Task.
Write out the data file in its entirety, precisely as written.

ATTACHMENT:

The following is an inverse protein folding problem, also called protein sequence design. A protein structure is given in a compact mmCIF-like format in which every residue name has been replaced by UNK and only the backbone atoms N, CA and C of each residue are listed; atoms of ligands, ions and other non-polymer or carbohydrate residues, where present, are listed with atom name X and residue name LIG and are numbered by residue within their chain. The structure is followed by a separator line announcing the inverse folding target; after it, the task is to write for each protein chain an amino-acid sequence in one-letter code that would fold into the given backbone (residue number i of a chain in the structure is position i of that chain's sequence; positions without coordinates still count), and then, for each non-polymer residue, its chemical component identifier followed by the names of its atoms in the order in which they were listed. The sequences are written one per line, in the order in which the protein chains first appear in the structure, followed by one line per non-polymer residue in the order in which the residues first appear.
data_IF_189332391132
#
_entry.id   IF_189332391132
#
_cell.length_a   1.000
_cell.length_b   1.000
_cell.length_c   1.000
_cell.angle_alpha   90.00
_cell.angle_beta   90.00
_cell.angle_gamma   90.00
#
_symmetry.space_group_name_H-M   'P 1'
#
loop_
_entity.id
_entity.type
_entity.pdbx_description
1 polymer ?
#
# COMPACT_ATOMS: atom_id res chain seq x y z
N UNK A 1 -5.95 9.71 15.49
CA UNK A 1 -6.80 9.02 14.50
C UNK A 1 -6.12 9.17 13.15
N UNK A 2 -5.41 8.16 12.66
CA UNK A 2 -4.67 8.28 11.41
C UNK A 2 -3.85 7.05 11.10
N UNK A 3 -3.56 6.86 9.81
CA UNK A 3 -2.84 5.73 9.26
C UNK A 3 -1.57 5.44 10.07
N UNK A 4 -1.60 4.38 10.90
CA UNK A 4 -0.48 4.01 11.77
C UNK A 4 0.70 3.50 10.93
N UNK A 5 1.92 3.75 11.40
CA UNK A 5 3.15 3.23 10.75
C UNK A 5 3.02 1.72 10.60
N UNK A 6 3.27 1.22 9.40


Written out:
The following is an inverse protein folding problem, also called protein sequence design. A protein structure is given in a compact mmCIF-like format in which every residue name has been replaced by UNK and only the backbone atoms N, CA and C of each residue are listed; atoms of ligands, ions and other non-polymer or carbohydrate residues, where present, are listed with atom name X and residue name LIG and are numbered by residue within their chain. The structure is followed by a separator line announcing the inverse folding target; after it, the task is to write for each protein chain an amino-acid sequence in one-letter code that would fold into the given backbone (residue number i of a chain in the structure is position i of that chain's sequence; positions without coordinates still count), and then, for each non-polymer residue, its chemical component identifier followed by the names of its atoms in the order in which they were listed. The sequences are written one per line, in the order in which the protein chains first appear in the structure, followed by one line per non-polymer residue in the order in which the residues first appear.
data_IF_189332391132
#
_entry.id   IF_189332391132
#
_cell.length_a   1.000
_cell.length_b   1.000
_cell.length_c   1.000
_cell.angle_alpha   90.00
_cell.angle_beta   90.00
_cell.angle_gamma   90.00
#
_symmetry.space_group_name_H-M   'P 1'
#
loop_
_entity.id
_entity.type
_entity.pdbx_description
1 polymer ?
#
# COMPACT_ATOMS: atom_id res chain seq x y z
N UNK A 1 -5.95 9.71 15.49
CA UNK A 1 -6.80 9.02 14.50
C UNK A 1 -6.12 9.17 13.15
N UNK A 2 -5.41 8.16 12.66
CA UNK A 2 -4.67 8.28 11.41
C UNK A 2 -3.85 7.05 11.10
N UNK A 3 -3.56 6.86 9.81
CA UNK A 3 -2.84 5.73 9.26
C UNK A 3 -1.57 5.44 10.07
N UNK A 4 -1.60 4.38 10.90
CA UNK A 4 -0.48 4.01 11.77
C UNK A 4 0.70 3.50 10.93
N UNK A 5 1.92 3.75 11.40
CA UNK A 5 3.15 3.23 10.75
C UNK A 5 3.02 1.72 10.60
N UNK A 6 3.27 1.22 9.40